The tendrils of Wikileaks founder Julian Assange have hung over this year’s Presidential Election like a fog, ever-present and dangerous. If Assange himself is to be believed, that won’t be changing any time soon.
In an interview with Megyn Kelly on Fox News earlier this week, the world’s most infamous connoisseur of information claimed Wikileaks has “thousands” of documents on Hillary Clinton, all of which will be released prior to Election Day. Assange said the journalistic website possesses various types of documents containing “significant” data with “some unexpected angles that are quite interesting,” in his own words.
Speaking from the Ecuadorian Embassy in London, Assange and Kelly talked about a number of political topics. The Wikileaks figurehead criticized what he perceives as the politicization of the American media’s coverage of the Presidential Election, and fielded criticism from Kelly over ethically dubious moves from his organization. While the “scientific journalism” Assange peddles has been factually solid throughout the history of the website, recent leaks have included such information as the credit card numbers of individuals irrelevant to the story at hand.
This latest revelation from Assange comes on the heels of the discovery of an additional 15,000 emails from Clinton’s private server that never made their way to investigators. Needless to say, the Democratic Presidential nominee has a lot of damage control to do. While election projections still give her a better chance at winning the Oval Office than Donald Trump, polls of her favorability and trustworthiness have been trending towards negativity for quite some time. If the information Wikileaks is sitting on proves to be as damning as Assange’s statements make it out to be, there could be a significant shift in the tectonics of the voting public that might push this election on an entirely new course.
The decision to strategically time the release of the data on Hillary Clinton has drawn criticism for both Assange and Wikileaks. Long branded a “traitor” and “hi-tech terrorist” by his detractors, many feel his motivation for staggering this information is personal. Julian Assange has been living in the Ecuadorian Embassy in London for years, skirting extradition to Sweden on sexual assault charges he consistently denies. Curiously, these charges came after a major leak of US Intel—provided by the currently-incarcerated Chelsea Manning—that put Assange on the bad side of the Obama administration. As a journalist, Assange and his organization should be maintaining political independence, an ideology which would have been perfectly satisfied by a single large dump of information harmful to Clinton. His recent show of artifice and ambiguity suggest a desire to see Clinton’s campaign harmed as much as possible, which flies in the face of journalistic integrity.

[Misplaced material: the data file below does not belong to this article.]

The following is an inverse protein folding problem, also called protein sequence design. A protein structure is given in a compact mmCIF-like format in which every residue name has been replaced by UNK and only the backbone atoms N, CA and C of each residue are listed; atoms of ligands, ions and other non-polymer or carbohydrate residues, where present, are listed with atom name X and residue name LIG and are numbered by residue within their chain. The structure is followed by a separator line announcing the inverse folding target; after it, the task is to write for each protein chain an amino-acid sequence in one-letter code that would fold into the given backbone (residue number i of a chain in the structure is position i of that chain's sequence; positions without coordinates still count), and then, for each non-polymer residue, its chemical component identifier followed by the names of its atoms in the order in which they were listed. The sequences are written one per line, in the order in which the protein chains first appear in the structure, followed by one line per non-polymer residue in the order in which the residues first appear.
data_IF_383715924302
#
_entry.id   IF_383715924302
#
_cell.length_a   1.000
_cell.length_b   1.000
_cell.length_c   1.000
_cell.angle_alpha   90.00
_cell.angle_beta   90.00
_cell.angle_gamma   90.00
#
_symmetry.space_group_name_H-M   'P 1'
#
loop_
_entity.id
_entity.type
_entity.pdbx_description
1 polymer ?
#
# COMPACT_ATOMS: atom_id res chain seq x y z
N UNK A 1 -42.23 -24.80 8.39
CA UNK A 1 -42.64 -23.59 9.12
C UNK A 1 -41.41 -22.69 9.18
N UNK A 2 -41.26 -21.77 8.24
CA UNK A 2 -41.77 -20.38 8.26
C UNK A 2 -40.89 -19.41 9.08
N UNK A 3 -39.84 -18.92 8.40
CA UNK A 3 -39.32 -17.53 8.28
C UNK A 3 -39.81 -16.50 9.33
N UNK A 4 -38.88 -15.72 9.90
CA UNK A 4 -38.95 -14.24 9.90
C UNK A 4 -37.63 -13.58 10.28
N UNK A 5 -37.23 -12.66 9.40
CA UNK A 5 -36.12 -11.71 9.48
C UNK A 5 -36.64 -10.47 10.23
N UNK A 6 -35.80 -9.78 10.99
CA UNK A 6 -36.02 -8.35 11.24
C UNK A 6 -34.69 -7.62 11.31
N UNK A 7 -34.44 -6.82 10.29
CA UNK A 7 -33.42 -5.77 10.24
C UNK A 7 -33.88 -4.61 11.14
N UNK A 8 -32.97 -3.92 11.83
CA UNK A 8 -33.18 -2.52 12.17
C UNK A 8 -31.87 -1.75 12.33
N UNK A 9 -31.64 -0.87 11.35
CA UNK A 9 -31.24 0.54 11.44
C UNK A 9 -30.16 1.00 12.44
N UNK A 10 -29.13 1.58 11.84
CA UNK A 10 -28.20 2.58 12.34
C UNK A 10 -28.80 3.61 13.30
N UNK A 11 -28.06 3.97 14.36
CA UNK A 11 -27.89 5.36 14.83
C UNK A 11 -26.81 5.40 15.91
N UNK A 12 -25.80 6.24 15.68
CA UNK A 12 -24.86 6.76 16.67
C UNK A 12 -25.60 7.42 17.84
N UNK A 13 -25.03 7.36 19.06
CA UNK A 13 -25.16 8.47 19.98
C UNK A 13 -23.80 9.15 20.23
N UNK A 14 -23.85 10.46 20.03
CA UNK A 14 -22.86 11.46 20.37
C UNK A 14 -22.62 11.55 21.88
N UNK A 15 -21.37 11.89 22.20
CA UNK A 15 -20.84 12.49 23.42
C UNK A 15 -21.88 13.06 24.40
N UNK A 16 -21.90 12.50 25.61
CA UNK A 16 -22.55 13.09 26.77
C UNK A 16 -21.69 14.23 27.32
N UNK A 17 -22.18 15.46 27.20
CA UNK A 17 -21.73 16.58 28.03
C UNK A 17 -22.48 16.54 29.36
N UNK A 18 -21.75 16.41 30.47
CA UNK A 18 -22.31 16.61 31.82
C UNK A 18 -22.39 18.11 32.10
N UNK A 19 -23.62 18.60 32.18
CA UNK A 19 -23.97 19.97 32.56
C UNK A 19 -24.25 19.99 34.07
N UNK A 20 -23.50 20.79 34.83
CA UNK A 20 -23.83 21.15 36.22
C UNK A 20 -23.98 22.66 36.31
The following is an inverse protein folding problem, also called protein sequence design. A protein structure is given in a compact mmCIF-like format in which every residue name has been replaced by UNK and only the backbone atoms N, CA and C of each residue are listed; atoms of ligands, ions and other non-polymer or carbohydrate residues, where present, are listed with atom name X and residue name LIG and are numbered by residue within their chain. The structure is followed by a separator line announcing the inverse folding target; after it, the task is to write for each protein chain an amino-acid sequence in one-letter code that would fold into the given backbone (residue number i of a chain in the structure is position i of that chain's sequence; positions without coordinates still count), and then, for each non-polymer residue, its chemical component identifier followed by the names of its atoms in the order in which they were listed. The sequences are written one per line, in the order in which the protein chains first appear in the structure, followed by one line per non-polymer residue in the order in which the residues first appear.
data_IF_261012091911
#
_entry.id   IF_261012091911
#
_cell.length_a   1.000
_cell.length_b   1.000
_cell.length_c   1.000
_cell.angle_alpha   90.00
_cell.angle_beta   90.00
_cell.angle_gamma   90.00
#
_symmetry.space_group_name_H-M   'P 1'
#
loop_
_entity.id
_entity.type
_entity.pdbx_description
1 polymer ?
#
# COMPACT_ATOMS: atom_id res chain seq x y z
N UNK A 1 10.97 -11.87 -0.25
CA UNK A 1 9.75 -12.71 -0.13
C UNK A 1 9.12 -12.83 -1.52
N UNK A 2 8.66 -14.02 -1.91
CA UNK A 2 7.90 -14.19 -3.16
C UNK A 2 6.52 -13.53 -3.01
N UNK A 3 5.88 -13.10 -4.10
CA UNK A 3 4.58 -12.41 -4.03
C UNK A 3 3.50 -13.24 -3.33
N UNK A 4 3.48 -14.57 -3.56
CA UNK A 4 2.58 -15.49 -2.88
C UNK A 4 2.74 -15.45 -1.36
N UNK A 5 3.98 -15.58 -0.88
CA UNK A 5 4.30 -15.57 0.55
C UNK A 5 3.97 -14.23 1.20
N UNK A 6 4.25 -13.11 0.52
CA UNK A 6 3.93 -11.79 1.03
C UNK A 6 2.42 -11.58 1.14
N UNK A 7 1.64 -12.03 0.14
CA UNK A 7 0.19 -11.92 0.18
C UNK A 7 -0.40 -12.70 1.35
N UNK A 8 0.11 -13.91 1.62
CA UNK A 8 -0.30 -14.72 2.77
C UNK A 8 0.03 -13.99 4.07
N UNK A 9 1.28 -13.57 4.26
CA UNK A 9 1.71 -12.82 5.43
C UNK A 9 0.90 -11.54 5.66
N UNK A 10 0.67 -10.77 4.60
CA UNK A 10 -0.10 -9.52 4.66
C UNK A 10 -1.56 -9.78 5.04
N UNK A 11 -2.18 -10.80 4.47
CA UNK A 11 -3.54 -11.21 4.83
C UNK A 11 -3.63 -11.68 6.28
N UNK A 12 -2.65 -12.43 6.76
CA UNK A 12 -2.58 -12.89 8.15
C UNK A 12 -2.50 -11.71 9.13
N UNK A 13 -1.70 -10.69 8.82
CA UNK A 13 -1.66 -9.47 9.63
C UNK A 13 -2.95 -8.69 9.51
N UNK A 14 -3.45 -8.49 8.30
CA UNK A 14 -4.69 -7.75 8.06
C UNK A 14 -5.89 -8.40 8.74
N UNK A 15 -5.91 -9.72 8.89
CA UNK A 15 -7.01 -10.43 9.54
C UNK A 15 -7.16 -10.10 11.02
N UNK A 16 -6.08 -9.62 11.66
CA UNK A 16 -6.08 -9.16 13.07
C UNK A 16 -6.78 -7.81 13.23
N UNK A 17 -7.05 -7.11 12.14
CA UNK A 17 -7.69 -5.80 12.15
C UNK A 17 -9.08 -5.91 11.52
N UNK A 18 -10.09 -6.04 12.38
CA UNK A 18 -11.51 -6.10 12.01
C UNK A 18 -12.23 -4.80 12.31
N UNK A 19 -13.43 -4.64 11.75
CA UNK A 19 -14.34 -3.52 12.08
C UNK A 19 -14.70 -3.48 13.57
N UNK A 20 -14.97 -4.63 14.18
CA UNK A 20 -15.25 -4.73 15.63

Assange had a cheeky response when asked why Wikileaks hasn’t released similar information about Donald Trump:
Julian Assange: “It’s really hard for us to release anything worse than what comes out of Donald Trump’s mouth every second day” #KellyFile
Whatever his true motives might be, Julian Assange has succeeded in assuming a place under the spotlight of world politics, one that he will surely use to release more information as November draws nearer and nearer. Until then debate will rage, imaginations will run wild, and all the world will be kept in waiting.
Featured Image: Julian Assange, Speaking at City University in 2010, Source: Ben Bryant
Disclaimer: News articles on this site may contain opinions of the author, and if opinion, may not necessarily reflect the views of the site itself or the views of the owners of NewsLI.com, Long Island Media Inc., or Long Island Exchange®. For more information on our editorial policies please view our terms of service.